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Exclusive: Wyatt Russell talks new J.J. Abrams film, “Overlord”

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Exclusive: Wyatt Russell talks new J.J. Abrams film, “Overlord”

courtesy of IMDb

courtesy of IMDb

courtesy of IMDb

Trevor Tyle, Life Editor

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Few people can say they’ve played professional hockey, shared a bromance with Channing Tatum and fought Nazi zombies.

But then there’s Wyatt Russell.

The 32-year-old actor, whose new movie “Overlord” was released last week, is the son of Hollywood royalty Kurt Russell and Goldie Hawn. Initially a professional hockey player until a career-ending hip injury in 2010, Wyatt rose to prominence for his role as Zook opposite Tatum in 2014’s “22 Jump Street.” Now he’s conquering new territory with “Overlord,” which follows a group of American paratroopers facing off against Nazi zombies in World War II France.

“As an actor, you wanna do the best stuff you can do,” he said. “You try and do different roles. You try and differentiate yourself from what you had done previously by doing something different.”

In the film, Russell plays Corporal Ford, the hardened leader of the paratroopers with a firm commitment to finishing his mission, no matter the cost. He said the role was “physically demanding,” but still a whole lot of fun.

There’s a lot to dislike about Ford and there’s a lot to like about him,” he said. “It was great to be able to play a person who had to have his mind changed. I always think that’s interesting, the role when someone’s very set in the way they do things because they’ve had success doing it that way.”

Russell was drawn to “Overlord” by its fresh take on historical events, which he likened to Quentin Tarantino’s 2009 film “Inglourious Basterds” for its use of “the world’s best bad guys” — the Nazis — as its antagonists. In spite of that, he insists the film is not aiming to make a statement on the current political climate.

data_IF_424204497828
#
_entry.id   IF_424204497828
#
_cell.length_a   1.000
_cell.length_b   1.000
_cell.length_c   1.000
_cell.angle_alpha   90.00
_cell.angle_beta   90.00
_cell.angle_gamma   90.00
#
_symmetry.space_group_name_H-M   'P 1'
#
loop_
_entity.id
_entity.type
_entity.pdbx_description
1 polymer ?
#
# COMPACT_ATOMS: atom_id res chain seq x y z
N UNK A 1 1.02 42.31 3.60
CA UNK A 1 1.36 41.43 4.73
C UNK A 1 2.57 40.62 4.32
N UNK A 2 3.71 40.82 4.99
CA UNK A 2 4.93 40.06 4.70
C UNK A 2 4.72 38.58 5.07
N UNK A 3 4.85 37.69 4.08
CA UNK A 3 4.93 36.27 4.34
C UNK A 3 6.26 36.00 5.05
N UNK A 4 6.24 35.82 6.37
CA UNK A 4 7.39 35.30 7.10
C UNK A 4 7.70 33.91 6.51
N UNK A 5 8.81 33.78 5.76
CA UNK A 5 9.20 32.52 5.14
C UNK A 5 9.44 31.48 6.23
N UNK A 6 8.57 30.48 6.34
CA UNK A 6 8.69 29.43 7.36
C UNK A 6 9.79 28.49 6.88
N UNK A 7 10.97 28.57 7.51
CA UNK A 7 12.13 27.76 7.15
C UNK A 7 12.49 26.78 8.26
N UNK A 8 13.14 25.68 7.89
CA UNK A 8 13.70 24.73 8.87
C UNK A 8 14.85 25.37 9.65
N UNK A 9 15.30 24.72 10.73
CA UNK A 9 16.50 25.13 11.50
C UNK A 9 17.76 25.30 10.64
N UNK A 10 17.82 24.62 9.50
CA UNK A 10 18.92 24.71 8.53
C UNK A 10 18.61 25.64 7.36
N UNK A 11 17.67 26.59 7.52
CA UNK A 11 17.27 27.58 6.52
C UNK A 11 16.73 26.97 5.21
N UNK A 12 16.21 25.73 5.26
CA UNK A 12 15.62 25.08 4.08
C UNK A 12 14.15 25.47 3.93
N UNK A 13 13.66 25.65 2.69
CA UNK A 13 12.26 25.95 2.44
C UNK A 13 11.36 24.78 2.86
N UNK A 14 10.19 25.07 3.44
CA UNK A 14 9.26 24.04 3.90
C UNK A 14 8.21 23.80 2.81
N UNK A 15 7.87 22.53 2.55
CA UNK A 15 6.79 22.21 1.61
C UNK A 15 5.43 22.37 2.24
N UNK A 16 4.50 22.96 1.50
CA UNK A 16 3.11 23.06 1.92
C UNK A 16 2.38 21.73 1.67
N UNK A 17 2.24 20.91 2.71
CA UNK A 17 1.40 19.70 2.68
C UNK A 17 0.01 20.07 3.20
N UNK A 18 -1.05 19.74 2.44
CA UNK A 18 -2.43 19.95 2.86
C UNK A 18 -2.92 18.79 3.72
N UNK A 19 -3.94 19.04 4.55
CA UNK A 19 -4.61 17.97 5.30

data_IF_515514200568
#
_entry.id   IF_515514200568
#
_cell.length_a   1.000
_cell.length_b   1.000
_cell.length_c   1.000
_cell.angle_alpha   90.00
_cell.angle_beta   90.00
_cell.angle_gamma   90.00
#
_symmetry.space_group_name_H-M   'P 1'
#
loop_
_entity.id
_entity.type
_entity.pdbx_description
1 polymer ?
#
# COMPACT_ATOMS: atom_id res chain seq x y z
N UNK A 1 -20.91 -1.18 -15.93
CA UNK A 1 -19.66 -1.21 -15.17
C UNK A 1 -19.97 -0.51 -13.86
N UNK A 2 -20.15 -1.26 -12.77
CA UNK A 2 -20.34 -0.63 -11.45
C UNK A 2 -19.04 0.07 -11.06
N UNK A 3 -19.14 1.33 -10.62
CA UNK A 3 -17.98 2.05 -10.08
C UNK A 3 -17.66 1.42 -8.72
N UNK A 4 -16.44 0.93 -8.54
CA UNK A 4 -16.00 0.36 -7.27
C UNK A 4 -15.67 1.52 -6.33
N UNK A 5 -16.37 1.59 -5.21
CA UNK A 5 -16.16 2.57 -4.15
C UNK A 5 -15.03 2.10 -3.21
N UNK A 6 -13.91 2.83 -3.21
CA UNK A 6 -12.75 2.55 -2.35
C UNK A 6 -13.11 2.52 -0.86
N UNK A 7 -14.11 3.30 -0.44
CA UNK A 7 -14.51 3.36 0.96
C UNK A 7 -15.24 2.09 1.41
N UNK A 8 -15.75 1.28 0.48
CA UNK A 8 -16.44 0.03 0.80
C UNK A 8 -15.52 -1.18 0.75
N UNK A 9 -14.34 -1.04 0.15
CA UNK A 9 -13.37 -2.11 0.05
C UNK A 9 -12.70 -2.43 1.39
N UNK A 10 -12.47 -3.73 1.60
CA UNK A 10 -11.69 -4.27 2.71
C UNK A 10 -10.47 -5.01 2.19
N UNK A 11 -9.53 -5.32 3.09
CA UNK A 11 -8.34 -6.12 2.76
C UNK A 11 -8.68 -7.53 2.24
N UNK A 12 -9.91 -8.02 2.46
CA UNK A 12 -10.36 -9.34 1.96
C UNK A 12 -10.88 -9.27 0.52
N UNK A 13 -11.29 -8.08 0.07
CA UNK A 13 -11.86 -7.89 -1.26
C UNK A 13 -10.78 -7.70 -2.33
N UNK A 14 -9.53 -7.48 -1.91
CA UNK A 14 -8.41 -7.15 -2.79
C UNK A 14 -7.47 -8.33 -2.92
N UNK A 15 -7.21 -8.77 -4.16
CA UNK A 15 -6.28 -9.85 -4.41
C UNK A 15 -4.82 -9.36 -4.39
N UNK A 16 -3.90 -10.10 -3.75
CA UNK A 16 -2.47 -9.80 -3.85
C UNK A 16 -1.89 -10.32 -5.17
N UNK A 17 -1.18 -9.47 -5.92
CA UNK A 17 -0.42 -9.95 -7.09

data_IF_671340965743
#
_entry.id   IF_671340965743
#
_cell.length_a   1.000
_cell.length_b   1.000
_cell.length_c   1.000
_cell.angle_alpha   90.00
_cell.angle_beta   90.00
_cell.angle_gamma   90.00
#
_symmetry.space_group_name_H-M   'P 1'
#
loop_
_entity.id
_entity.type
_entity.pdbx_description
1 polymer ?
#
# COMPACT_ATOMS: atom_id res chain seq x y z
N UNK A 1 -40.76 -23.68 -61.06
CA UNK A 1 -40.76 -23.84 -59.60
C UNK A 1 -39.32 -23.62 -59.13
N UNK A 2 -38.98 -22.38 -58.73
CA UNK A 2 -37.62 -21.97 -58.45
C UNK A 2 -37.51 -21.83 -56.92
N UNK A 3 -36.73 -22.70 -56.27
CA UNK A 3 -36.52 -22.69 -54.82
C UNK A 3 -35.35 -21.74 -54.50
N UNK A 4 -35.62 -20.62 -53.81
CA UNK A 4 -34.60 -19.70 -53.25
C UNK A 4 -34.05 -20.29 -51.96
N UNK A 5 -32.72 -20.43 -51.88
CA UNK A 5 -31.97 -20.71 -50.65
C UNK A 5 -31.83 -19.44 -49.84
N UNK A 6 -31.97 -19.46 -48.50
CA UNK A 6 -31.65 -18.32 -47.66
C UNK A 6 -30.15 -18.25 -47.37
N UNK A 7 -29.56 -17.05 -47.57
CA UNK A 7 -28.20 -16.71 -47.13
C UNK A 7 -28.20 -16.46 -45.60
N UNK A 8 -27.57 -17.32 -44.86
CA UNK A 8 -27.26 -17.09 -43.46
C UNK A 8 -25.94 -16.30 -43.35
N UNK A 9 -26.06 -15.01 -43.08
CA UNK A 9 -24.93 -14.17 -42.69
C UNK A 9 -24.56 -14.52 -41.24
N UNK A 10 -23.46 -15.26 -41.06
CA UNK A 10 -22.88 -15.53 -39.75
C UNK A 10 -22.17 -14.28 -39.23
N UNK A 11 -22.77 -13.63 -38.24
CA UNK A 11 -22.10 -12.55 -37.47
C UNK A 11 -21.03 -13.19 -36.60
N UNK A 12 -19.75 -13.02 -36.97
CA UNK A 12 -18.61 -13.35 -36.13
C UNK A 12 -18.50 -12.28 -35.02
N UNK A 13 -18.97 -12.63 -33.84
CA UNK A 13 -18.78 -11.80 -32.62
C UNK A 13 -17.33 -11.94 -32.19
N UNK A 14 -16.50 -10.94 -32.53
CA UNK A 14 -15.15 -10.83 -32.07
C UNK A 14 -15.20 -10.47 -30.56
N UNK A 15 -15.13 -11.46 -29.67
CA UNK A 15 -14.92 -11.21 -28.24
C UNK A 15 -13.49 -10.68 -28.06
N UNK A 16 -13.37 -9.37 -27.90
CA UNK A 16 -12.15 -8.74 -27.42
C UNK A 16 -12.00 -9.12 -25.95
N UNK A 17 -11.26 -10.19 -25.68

“If you wanna go escape your everyday stuff, this is the movie for you,” Russell said. “It’s a popcorn movie, it’s not meant to comment on anything.”

While “Overlord” may not be focused on modern American politics, one thing it did consciously emphasize was the use of practical effects over CGI. According to Russell, the film created a “palpable sense of reality” by limiting the use of CGI to a select few scenes.

This should come as no surprise, though. “Overlord” is produced by J.J. Abrams, who famously advocated for the use of practical effects over CGI on 2015’s “Star Wars: The Force Awakens.” For Russell, working with Abrams was a dream come true.

J.J. Abrams does ‘Star Wars’ and ‘Star Trek,’ so when that guy’s name is on something, you’re sort of playing in a different league,” he said. “Knowing as you’re acting that you’re being guided by the hand of J.J. Abrams, that gives you a lot of confidence.”

Following the release of “Overlord,” Russell said he’ll “do whatever” regarding future projects. He currently stars on AMC’s “Lodge 49,” which has just been renewed for a second season and will appear alongside Amy Adams and Gary Oldman in “The Woman in the Window” next year. For right now, though, he’s just enjoying the success of “Overlord.”

Going to the movies is seemingly something that’s done a little less or, I guess, differently these days,” he said. “I just hope that people get to go with their friends and see something that people put a lot of care into. There was a lot of care and a lot of work that went into the movie so that it could be experienced in a movie theater, and when you get out, you go, ‘Ah, man, I’m glad I saw that movie in a movie theater and didn’t wait to have it come out on Netflix.’ I think that’s what I hope people come away from the movie thinking.”

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